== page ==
Coupling patterns of eye gaze and cursor movements on key buttons were investigated during a practical text-entry task. A text-entry task can be described as a series of goal-directed aiming tasks. In a typical goal-directed aiming task, eye movements generally lead cursor movements; eye gaze arrives at the target and starts moving to the next target before the cursor. However, in 10% of cases in this experiment, the cursor arrived at the target earlier than the eye gaze did, regardless of text entry speed. Eye gaze started toward the next target key button after the start of the cursor's movement in 57% of cases, which also varied with text-entry speed. The coupling patterns, which differed from those observed in typical goal-directed aiming tasks, might be due to the speed requirement of practical text-entry tasks, memory of key button positions, and the use of peripheral vision.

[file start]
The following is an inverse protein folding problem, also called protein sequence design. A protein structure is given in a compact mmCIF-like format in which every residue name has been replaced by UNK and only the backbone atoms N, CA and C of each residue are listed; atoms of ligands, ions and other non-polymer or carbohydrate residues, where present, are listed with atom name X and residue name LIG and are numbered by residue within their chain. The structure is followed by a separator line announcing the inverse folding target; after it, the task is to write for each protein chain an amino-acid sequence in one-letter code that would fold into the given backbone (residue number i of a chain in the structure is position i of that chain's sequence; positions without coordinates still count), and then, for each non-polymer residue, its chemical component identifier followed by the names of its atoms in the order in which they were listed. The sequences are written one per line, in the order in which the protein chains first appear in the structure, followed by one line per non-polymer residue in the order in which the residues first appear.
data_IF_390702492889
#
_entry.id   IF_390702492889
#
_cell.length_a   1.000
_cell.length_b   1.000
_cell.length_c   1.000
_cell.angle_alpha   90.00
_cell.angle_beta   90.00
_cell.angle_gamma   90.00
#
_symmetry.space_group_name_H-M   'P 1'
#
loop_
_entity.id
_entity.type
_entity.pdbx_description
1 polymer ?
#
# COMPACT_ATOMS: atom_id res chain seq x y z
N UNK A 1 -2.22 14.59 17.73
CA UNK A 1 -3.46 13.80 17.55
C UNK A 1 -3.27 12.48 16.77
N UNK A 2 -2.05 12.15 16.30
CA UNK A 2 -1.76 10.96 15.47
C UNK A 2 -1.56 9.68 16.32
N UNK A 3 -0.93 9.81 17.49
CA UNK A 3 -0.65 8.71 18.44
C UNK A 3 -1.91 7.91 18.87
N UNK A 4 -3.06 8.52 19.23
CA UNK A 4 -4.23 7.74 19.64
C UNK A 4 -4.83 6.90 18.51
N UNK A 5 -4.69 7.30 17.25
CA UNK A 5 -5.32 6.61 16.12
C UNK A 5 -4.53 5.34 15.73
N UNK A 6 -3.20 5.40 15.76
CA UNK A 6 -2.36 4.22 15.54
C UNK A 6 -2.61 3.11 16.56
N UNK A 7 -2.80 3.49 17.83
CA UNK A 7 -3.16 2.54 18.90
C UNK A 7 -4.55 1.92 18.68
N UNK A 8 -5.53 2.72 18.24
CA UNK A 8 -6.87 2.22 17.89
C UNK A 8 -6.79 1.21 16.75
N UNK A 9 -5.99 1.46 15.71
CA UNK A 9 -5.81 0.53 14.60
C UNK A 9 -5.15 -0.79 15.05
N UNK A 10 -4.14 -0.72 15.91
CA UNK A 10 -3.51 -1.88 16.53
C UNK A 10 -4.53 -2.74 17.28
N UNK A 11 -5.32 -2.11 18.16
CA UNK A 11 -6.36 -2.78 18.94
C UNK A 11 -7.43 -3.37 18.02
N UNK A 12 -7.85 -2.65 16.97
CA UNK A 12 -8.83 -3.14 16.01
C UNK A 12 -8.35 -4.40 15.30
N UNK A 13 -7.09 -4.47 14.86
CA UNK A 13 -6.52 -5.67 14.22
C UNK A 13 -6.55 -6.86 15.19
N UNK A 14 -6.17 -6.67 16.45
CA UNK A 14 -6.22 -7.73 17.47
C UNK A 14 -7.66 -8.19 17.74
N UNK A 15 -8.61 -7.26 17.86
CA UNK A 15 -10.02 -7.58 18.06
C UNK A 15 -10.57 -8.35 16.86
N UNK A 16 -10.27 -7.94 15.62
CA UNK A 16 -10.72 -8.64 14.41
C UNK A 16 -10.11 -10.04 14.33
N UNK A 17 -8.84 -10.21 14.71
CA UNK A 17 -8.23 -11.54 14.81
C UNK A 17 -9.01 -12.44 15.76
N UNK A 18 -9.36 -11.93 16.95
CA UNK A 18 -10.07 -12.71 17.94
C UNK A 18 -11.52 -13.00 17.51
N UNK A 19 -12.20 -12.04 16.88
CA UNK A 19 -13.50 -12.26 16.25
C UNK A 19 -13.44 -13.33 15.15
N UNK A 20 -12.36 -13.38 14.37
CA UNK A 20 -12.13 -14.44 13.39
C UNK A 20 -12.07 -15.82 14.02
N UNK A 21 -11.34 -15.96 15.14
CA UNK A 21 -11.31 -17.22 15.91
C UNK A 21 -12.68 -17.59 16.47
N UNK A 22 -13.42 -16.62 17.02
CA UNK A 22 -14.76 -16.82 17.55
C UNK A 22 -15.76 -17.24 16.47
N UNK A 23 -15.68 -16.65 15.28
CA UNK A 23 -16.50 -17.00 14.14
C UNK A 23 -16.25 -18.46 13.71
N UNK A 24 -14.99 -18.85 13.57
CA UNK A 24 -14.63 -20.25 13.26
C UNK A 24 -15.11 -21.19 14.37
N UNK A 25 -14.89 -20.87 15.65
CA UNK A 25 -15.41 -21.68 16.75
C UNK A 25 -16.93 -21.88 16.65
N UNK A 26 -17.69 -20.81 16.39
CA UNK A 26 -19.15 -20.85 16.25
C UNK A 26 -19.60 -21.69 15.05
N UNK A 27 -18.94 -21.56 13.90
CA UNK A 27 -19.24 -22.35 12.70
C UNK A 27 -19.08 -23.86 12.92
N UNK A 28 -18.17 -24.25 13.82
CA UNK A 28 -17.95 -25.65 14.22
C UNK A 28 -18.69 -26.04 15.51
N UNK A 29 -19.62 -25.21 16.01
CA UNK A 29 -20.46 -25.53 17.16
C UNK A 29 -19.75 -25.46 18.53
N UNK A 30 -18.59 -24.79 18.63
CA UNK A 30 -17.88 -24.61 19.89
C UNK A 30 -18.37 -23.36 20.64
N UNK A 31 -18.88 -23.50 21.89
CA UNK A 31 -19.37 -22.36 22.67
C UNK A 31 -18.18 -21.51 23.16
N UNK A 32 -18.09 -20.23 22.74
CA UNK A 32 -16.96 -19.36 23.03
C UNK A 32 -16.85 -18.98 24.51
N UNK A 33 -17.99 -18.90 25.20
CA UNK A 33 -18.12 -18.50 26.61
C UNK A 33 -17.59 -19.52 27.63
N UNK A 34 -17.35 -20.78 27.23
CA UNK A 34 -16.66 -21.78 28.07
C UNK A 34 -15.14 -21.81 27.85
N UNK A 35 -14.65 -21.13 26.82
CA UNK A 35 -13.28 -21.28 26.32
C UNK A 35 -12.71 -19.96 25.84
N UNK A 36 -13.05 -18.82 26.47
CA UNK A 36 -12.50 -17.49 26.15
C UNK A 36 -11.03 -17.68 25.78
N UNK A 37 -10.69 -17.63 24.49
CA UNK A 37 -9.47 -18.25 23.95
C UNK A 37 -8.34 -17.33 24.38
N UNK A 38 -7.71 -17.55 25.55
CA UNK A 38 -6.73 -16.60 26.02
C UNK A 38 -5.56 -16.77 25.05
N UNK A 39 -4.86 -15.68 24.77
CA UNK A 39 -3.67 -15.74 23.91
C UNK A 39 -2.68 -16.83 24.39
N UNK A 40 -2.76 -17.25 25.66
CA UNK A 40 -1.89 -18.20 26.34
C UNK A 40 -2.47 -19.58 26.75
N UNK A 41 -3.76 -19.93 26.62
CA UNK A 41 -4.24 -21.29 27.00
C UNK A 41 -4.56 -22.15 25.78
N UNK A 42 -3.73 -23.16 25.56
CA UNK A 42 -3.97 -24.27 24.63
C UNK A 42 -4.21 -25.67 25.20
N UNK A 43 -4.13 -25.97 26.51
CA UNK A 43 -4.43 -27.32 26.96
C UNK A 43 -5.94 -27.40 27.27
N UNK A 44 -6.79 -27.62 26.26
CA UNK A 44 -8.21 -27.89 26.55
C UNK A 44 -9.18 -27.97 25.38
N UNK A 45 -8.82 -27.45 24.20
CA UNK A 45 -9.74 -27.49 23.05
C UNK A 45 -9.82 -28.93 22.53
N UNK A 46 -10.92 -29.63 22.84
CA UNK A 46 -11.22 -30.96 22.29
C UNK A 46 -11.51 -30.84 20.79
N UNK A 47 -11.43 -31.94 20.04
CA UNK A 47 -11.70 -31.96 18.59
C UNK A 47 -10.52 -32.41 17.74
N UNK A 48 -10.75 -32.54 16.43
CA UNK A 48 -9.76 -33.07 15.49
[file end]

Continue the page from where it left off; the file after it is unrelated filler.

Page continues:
ASJC Scopus subject areas
- Experimental and Cognitive Psychology
- Sensory Systems